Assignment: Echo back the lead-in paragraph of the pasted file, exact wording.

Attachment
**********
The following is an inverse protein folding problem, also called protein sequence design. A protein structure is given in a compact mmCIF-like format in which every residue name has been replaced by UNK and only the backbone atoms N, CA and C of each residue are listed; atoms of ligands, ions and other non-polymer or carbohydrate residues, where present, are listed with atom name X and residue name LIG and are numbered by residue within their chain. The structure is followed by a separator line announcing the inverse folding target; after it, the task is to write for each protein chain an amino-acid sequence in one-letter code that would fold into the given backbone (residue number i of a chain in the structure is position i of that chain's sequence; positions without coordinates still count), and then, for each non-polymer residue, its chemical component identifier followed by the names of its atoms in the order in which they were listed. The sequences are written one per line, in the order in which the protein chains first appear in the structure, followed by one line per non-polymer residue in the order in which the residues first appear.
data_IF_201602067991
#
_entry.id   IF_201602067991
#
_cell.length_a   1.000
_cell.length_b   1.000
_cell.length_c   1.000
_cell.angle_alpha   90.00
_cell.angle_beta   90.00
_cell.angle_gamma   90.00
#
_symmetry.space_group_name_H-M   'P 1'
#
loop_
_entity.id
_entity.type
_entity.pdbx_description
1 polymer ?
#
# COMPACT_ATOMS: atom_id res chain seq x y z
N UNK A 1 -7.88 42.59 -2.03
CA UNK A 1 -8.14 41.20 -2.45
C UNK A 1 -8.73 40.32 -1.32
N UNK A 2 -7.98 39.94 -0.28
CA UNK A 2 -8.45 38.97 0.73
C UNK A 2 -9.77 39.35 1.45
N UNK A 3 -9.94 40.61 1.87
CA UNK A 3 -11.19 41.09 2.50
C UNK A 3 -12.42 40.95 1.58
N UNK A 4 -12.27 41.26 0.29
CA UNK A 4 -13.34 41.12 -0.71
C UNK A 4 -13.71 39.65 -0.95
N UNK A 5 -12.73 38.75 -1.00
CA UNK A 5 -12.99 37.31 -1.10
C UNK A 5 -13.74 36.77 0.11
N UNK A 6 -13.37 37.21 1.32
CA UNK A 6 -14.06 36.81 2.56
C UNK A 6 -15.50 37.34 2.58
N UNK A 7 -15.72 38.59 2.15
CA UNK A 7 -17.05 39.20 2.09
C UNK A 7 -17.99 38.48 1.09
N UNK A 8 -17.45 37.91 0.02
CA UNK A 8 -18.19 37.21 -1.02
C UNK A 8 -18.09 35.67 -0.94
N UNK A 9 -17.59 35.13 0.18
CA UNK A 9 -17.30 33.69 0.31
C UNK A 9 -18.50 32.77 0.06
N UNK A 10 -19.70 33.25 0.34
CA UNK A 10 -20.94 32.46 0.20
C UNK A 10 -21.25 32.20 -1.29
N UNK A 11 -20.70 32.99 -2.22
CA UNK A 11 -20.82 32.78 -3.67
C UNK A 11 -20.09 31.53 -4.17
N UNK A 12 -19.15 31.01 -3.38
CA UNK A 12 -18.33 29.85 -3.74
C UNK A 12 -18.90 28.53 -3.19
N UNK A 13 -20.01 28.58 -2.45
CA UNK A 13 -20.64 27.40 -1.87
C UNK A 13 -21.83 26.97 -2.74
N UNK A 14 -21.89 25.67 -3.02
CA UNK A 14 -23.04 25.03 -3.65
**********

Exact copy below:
The following is an inverse protein folding problem, also called protein sequence design. A protein structure is given in a compact mmCIF-like format in which every residue name has been replaced by UNK and only the backbone atoms N, CA and C of each residue are listed; atoms of ligands, ions and other non-polymer or carbohydrate residues, where present, are listed with atom name X and residue name LIG and are numbered by residue within their chain. The structure is followed by a separator line announcing the inverse folding target; after it, the task is to write for each protein chain an amino-acid sequence in one-letter code that would fold into the given backbone (residue number i of a chain in the structure is position i of that chain's sequence; positions without coordinates still count), and then, for each non-polymer residue, its chemical component identifier followed by the names of its atoms in the order in which they were listed. The sequences are written one per line, in the order in which the protein chains first appear in the structure, followed by one line per non-polymer residue in the order in which the residues first appear.